The Cadet Eleven Beaten in a Well-Played Game.

The game between the Harvard and West Point football elevens on Saturday was played in a drenching rain, but, nevertheless it was an exciting contest. Harvard won by a score of 4 to 0.

The grass was slippery and the ball was hard to hold, but very few bad misplays were made. Each eleven was at its best on defensive work, but of the two Harvard was a little the superior, and she was enough better on offensive work to win the game.

One good feature of the game was the kicking of C. Brewer and King. They repeatedly exchanged long kicks, the West Point man excelling the Harvard back in this respect. C. Brewer played a fine game for Harvard, and it was his run that won the only score made in the game. He played half-back, but, as usual, did all the kicking.

Harvard's line proved to be much stronger than the West Pointers expected, and it was a difficult matter for the cadets to make even a yard or two through here. Of the new men, Jaffray, at right guard, showed up well. The West Point backs gave up trying to get through him after one or two attacks. Donald, at right tackle, was another good man.

Borden played quarter during the entire game, ran the team well and got into the interference in fine style. Arthur Brewer and Norman Cabot did good work on the ends, and both followed the ball closely. Hallowell was putting up a good game at tackle until he was injured, and then Haughton took his place.


Frank Shaw was replaced by Doucette in the second half. Gonterman and Dunlop were given a try behind the line in the first half, and Fairchild and Wrightington were called out for the finish.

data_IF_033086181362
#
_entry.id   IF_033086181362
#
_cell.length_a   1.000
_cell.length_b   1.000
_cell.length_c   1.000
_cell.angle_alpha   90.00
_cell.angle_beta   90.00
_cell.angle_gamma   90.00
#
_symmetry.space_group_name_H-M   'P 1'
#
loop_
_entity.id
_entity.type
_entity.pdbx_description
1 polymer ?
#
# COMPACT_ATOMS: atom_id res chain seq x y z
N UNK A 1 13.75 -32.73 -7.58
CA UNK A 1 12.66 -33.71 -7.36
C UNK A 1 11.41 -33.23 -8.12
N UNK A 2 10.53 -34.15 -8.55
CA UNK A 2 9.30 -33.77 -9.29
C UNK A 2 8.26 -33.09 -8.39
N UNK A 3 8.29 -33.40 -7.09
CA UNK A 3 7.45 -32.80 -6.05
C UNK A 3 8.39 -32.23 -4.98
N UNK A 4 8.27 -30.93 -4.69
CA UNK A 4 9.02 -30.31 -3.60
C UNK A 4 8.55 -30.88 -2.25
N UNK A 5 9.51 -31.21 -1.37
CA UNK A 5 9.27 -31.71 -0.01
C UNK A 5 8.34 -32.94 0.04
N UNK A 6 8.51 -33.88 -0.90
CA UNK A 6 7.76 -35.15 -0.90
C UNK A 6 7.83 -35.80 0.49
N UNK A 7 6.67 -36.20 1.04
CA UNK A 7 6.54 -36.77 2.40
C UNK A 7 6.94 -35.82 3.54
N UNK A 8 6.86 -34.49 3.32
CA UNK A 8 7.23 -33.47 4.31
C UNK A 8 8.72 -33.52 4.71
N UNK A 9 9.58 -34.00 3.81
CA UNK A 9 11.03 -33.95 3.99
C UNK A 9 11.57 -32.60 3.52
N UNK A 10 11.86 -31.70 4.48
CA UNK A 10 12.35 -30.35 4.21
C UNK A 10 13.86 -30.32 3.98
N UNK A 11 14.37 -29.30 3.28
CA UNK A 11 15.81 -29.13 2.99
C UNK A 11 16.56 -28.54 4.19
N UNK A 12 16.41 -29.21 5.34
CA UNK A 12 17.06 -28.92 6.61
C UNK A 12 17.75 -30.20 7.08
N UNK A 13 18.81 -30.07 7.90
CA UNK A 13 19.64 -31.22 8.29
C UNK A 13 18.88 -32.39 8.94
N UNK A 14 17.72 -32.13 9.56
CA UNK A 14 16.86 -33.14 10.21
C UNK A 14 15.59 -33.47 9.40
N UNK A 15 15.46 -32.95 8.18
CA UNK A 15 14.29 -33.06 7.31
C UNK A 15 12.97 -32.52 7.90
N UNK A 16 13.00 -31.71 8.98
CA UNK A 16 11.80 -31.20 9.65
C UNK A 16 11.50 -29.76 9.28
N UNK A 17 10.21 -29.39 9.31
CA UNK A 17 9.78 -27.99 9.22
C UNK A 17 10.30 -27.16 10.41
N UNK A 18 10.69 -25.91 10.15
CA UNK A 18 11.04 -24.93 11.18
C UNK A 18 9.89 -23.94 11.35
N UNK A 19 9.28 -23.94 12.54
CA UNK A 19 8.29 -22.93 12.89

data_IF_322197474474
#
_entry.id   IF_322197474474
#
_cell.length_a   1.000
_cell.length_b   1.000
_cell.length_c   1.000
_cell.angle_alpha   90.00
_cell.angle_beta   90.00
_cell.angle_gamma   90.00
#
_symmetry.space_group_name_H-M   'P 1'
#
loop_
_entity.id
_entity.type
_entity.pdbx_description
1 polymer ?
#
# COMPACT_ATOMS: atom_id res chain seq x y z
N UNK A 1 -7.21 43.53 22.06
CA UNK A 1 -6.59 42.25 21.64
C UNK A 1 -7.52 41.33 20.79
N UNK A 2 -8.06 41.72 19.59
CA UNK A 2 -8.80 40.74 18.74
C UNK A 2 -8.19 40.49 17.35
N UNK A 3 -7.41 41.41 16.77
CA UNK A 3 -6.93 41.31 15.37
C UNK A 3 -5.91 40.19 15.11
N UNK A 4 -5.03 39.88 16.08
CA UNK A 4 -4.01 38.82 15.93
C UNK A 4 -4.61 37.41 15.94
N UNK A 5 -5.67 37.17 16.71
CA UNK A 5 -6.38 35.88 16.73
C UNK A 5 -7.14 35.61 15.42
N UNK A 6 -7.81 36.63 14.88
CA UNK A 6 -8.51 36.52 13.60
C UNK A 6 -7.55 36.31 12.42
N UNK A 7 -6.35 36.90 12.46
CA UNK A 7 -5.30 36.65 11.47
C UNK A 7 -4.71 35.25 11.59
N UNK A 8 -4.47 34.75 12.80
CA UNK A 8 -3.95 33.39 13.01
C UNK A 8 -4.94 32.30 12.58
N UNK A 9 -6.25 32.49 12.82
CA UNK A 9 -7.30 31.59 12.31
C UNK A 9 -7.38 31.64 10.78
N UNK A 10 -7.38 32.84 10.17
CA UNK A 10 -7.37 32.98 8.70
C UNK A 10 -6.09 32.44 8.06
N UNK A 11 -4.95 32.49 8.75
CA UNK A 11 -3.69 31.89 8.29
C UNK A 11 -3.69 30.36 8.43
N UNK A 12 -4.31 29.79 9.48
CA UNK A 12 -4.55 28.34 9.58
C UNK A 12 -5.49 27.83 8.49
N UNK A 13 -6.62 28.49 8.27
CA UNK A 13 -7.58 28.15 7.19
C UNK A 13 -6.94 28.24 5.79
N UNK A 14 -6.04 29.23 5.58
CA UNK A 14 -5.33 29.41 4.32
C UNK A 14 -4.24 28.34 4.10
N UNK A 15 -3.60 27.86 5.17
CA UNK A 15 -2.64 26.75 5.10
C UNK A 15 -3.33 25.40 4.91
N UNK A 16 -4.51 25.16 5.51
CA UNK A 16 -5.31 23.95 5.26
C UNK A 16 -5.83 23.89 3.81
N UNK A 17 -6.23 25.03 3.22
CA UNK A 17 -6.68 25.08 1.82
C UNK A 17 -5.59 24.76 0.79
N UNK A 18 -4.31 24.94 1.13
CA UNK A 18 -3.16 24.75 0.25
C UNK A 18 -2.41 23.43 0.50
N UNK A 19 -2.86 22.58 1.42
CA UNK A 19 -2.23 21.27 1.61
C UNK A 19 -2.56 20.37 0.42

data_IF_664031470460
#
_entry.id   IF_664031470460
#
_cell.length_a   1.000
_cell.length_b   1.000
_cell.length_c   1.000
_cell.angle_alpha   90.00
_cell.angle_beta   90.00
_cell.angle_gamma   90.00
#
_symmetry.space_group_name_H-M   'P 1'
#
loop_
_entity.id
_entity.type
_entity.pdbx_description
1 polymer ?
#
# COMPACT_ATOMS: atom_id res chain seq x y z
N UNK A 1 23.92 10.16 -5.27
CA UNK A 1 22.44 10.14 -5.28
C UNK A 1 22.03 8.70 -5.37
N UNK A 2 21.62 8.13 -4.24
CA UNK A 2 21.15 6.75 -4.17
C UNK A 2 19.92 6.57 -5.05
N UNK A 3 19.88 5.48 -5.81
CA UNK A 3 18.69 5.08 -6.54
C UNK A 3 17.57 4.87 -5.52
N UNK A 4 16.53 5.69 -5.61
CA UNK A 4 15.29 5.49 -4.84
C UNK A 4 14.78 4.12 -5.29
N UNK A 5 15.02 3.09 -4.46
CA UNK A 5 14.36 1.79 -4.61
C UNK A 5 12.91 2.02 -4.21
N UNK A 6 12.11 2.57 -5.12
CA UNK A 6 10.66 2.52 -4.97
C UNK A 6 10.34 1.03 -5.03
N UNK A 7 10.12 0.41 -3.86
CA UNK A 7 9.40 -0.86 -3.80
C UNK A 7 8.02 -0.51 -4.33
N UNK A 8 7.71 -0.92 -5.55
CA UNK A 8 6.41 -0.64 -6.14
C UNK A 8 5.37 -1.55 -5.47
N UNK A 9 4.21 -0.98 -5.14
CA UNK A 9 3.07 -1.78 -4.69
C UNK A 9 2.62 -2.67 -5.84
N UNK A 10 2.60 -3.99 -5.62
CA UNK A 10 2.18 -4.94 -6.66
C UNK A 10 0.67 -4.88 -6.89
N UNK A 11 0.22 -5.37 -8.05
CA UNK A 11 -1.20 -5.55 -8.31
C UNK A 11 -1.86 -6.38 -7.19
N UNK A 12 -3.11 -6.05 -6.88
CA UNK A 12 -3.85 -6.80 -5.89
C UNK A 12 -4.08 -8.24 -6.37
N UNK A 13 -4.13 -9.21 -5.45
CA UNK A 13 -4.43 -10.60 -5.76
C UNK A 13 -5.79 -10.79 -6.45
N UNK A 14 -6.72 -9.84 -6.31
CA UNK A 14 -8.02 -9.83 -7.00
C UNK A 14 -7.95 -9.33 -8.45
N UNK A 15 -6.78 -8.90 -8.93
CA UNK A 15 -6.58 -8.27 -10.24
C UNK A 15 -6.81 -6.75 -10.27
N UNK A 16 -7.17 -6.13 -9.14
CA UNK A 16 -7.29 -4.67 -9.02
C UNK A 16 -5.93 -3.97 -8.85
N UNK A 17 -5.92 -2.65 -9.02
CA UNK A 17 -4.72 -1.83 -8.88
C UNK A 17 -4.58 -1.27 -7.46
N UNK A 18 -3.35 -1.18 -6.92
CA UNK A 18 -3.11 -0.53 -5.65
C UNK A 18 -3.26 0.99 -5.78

It was a pretty even game throughout. West Point managed to hold Harvard fairly well, but could not make much headway. At the end of the first half the ball was on West Point's five yard line, and at the end of the second half West Point had the ball on Harvard's 10 yard line.

West Point won the toss, and King punted for 35 yards. Gonterman caught the ball and started to run, but Reisinger and Nolan were both on him before he could make any advance. Harvard then commenced to carry the ball back by systematic attacks on West Point's line, varied occasionally by round the end plays.

C. Brewer made four yards through Lott, Dunlop followed this up with a two yard gain between tackle and guard. Gonterman was then given his first try, but did not gain. C. Brewer then went through the line for five yards.

In the scrimmage Hallowell was hurt, but soon took his position in the line once more.

Gonterman was downed by Nolan, who made a beautiful tackle. Harvard gained five yards on Gonterman's next try. This time it was a push through the cen-

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